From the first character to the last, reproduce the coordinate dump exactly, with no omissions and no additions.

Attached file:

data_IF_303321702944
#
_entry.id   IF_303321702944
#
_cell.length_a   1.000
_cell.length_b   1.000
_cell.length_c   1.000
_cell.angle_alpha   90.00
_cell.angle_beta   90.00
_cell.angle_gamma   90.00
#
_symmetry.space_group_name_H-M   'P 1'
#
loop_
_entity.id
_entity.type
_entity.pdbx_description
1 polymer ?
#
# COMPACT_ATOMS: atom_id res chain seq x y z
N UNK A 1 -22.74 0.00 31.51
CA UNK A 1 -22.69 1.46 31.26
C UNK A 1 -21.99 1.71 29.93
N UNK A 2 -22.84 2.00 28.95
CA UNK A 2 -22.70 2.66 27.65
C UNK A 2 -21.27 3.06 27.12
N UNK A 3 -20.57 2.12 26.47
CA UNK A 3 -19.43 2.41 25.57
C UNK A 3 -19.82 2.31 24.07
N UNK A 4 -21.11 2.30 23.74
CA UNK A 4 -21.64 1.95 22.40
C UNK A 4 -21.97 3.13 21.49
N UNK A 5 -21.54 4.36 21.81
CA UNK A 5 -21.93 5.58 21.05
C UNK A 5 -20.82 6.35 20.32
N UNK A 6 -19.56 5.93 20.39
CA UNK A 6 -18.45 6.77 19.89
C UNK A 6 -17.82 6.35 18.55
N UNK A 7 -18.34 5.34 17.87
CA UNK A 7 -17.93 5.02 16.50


data_IF_303321702944
#
_entry.id   IF_303321702944
#
_cell.length_a   1.000
_cell.length_b   1.000
_cell.length_c   1.000
_cell.angle_alpha   90.00
_cell.angle_beta   90.00
_cell.angle_gamma   90.00
#
_symmetry.space_group_name_H-M   'P 1'
#
loop_
_entity.id
_entity.type
_entity.pdbx_description
1 polymer ?
#
# COMPACT_ATOMS: atom_id res chain seq x y z
N UNK A 1 -22.74 0.00 31.51
CA UNK A 1 -22.69 1.46 31.26
C UNK A 1 -21.99 1.71 29.93
N UNK A 2 -22.84 2.00 28.95
CA UNK A 2 -22.70 2.66 27.65
C UNK A 2 -21.27 3.06 27.12
N UNK A 3 -20.57 2.12 26.47
CA UNK A 3 -19.43 2.41 25.57
C UNK A 3 -19.82 2.31 24.07
N UNK A 4 -21.11 2.30 23.74
CA UNK A 4 -21.64 1.95 22.40
C UNK A 4 -21.97 3.13 21.49
N UNK A 5 -21.54 4.36 21.81
CA UNK A 5 -21.93 5.58 21.05
C UNK A 5 -20.82 6.35 20.32
N UNK A 6 -19.56 5.93 20.39
CA UNK A 6 -18.45 6.77 19.89
C UNK A 6 -17.82 6.35 18.55
N UNK A 7 -18.34 5.34 17.87
CA UNK A 7 -17.93 5.02 16.50